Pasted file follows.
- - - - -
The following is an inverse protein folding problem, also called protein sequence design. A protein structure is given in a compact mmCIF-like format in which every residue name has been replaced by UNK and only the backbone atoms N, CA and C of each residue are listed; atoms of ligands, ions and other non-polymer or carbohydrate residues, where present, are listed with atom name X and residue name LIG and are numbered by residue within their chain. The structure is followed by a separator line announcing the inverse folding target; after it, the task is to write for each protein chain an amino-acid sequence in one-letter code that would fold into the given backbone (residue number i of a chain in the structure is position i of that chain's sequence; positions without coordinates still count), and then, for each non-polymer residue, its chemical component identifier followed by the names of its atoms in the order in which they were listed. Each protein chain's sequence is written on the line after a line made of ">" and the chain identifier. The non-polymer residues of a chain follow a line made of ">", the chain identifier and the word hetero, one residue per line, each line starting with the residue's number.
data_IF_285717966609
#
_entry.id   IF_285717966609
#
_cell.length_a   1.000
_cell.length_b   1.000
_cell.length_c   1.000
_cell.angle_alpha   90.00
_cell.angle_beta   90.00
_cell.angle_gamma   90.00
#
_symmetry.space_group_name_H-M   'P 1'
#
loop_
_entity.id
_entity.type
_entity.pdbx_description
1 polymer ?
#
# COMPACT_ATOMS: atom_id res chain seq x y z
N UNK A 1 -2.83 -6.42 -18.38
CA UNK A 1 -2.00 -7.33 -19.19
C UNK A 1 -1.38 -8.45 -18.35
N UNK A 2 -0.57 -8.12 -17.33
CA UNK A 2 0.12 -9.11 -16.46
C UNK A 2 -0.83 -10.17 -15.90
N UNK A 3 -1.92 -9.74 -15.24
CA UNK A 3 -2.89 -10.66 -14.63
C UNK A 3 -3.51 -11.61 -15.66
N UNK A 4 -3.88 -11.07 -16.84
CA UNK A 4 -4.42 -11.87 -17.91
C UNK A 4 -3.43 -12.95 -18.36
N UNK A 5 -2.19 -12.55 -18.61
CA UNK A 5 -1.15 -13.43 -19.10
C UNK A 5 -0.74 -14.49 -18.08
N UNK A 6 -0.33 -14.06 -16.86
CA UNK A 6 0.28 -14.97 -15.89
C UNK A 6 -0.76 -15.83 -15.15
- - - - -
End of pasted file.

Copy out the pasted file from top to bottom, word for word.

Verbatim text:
The following is an inverse protein folding problem, also called protein sequence design. A protein structure is given in a compact mmCIF-like format in which every residue name has been replaced by UNK and only the backbone atoms N, CA and C of each residue are listed; atoms of ligands, ions and other non-polymer or carbohydrate residues, where present, are listed with atom name X and residue name LIG and are numbered by residue within their chain. The structure is followed by a separator line announcing the inverse folding target; after it, the task is to write for each protein chain an amino-acid sequence in one-letter code that would fold into the given backbone (residue number i of a chain in the structure is position i of that chain's sequence; positions without coordinates still count), and then, for each non-polymer residue, its chemical component identifier followed by the names of its atoms in the order in which they were listed. Each protein chain's sequence is written on the line after a line made of ">" and the chain identifier. The non-polymer residues of a chain follow a line made of ">", the chain identifier and the word hetero, one residue per line, each line starting with the residue's number.
data_IF_285717966609
#
_entry.id   IF_285717966609
#
_cell.length_a   1.000
_cell.length_b   1.000
_cell.length_c   1.000
_cell.angle_alpha   90.00
_cell.angle_beta   90.00
_cell.angle_gamma   90.00
#
_symmetry.space_group_name_H-M   'P 1'
#
loop_
_entity.id
_entity.type
_entity.pdbx_description
1 polymer ?
#
# COMPACT_ATOMS: atom_id res chain seq x y z
N UNK A 1 -2.83 -6.42 -18.38
CA UNK A 1 -2.00 -7.33 -19.19
C UNK A 1 -1.38 -8.45 -18.35
N UNK A 2 -0.57 -8.12 -17.33
CA UNK A 2 0.12 -9.11 -16.46
C UNK A 2 -0.83 -10.17 -15.90
N UNK A 3 -1.92 -9.74 -15.24
CA UNK A 3 -2.89 -10.66 -14.63
C UNK A 3 -3.51 -11.61 -15.66
N UNK A 4 -3.88 -11.07 -16.84
CA UNK A 4 -4.42 -11.87 -17.91
C UNK A 4 -3.43 -12.95 -18.36
N UNK A 5 -2.19 -12.55 -18.61
CA UNK A 5 -1.15 -13.43 -19.10
C UNK A 5 -0.74 -14.49 -18.08
N UNK A 6 -0.33 -14.06 -16.86
CA UNK A 6 0.28 -14.97 -15.89
C UNK A 6 -0.76 -15.83 -15.15